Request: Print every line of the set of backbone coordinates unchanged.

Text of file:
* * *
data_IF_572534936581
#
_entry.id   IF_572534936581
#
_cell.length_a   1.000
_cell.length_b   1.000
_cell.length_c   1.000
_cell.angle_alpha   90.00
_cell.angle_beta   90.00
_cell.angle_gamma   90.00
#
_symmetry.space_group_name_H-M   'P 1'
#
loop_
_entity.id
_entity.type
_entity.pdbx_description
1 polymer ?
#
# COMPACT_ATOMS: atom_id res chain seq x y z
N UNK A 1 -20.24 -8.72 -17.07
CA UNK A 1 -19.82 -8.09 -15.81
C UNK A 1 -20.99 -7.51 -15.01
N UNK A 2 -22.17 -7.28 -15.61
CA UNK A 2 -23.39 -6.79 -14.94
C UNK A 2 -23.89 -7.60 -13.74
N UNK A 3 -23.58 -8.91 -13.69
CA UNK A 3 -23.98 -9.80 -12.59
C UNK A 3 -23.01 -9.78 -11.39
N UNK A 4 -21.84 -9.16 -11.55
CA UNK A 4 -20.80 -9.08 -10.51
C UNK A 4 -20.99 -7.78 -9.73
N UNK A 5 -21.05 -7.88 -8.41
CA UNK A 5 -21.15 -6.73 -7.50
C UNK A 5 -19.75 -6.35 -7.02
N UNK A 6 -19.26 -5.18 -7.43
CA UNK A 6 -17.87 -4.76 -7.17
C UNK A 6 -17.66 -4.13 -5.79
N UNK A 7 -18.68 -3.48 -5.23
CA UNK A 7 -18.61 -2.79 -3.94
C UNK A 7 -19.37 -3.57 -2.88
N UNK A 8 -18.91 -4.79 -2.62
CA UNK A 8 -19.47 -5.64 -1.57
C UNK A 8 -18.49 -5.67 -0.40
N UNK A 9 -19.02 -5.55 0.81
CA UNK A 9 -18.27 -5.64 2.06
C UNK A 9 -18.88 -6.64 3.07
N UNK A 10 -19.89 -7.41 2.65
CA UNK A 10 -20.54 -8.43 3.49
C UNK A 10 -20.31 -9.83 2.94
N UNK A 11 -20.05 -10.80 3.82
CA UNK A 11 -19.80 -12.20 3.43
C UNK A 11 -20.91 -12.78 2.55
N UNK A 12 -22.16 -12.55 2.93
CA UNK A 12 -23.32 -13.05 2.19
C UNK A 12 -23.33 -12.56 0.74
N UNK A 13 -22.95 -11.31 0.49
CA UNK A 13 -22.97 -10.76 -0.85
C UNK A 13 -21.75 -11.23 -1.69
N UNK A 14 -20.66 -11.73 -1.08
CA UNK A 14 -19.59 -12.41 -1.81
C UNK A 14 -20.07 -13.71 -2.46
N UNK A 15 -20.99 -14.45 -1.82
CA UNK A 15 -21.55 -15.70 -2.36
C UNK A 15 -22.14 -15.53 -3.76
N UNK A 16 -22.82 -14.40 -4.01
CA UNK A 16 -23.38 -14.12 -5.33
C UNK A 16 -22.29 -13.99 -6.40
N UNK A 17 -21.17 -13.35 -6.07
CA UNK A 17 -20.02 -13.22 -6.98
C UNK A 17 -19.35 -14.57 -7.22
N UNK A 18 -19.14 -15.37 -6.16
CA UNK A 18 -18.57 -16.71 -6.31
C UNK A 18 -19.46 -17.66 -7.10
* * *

data_IF_572534936581
#
_entry.id   IF_572534936581
#
_cell.length_a   1.000
_cell.length_b   1.000
_cell.length_c   1.000
_cell.angle_alpha   90.00
_cell.angle_beta   90.00
_cell.angle_gamma   90.00
#
_symmetry.space_group_name_H-M   'P 1'
#
loop_
_entity.id
_entity.type
_entity.pdbx_description
1 polymer ?
#
# COMPACT_ATOMS: atom_id res chain seq x y z
N UNK A 1 -20.24 -8.72 -17.07
CA UNK A 1 -19.82 -8.09 -15.81
C UNK A 1 -20.99 -7.51 -15.01
N UNK A 2 -22.17 -7.28 -15.61
CA UNK A 2 -23.39 -6.79 -14.94
C UNK A 2 -23.89 -7.60 -13.74
N UNK A 3 -23.58 -8.91 -13.69
CA UNK A 3 -23.98 -9.80 -12.59
C UNK A 3 -23.01 -9.78 -11.39
N UNK A 4 -21.84 -9.16 -11.55
CA UNK A 4 -20.80 -9.08 -10.51
C UNK A 4 -20.99 -7.78 -9.73
N UNK A 5 -21.05 -7.88 -8.41
CA UNK A 5 -21.15 -6.73 -7.50
C UNK A 5 -19.75 -6.35 -7.02
N UNK A 6 -19.26 -5.18 -7.43
CA UNK A 6 -17.87 -4.76 -7.17
C UNK A 6 -17.66 -4.13 -5.79
N UNK A 7 -18.68 -3.48 -5.23
CA UNK A 7 -18.61 -2.79 -3.94
C UNK A 7 -19.37 -3.57 -2.88
N UNK A 8 -18.91 -4.79 -2.62
CA UNK A 8 -19.47 -5.64 -1.57
C UNK A 8 -18.49 -5.67 -0.40
N UNK A 9 -19.02 -5.55 0.81
CA UNK A 9 -18.27 -5.64 2.06
C UNK A 9 -18.88 -6.64 3.07
N UNK A 10 -19.89 -7.41 2.65
CA UNK A 10 -20.54 -8.43 3.49
C UNK A 10 -20.31 -9.83 2.94
N UNK A 11 -20.05 -10.80 3.82
CA UNK A 11 -19.80 -12.20 3.43
C UNK A 11 -20.91 -12.78 2.55
N UNK A 12 -22.16 -12.55 2.93
CA UNK A 12 -23.32 -13.05 2.19
C UNK A 12 -23.33 -12.56 0.74
N UNK A 13 -22.95 -11.31 0.49
CA UNK A 13 -22.97 -10.76 -0.85
C UNK A 13 -21.75 -11.23 -1.69
N UNK A 14 -20.66 -11.73 -1.08
CA UNK A 14 -19.59 -12.41 -1.81
C UNK A 14 -20.07 -13.71 -2.46
N UNK A 15 -20.99 -14.45 -1.82
CA UNK A 15 -21.55 -15.70 -2.36
C UNK A 15 -22.14 -15.53 -3.76
N UNK A 16 -22.82 -14.40 -4.01
CA UNK A 16 -23.38 -14.12 -5.33
C UNK A 16 -22.29 -13.99 -6.40
N UNK A 17 -21.17 -13.35 -6.07
CA UNK A 17 -20.02 -13.22 -6.98
C UNK A 17 -19.35 -14.57 -7.22
N UNK A 18 -19.14 -15.37 -6.16
CA UNK A 18 -18.57 -16.71 -6.31
C UNK A 18 -19.46 -17.66 -7.10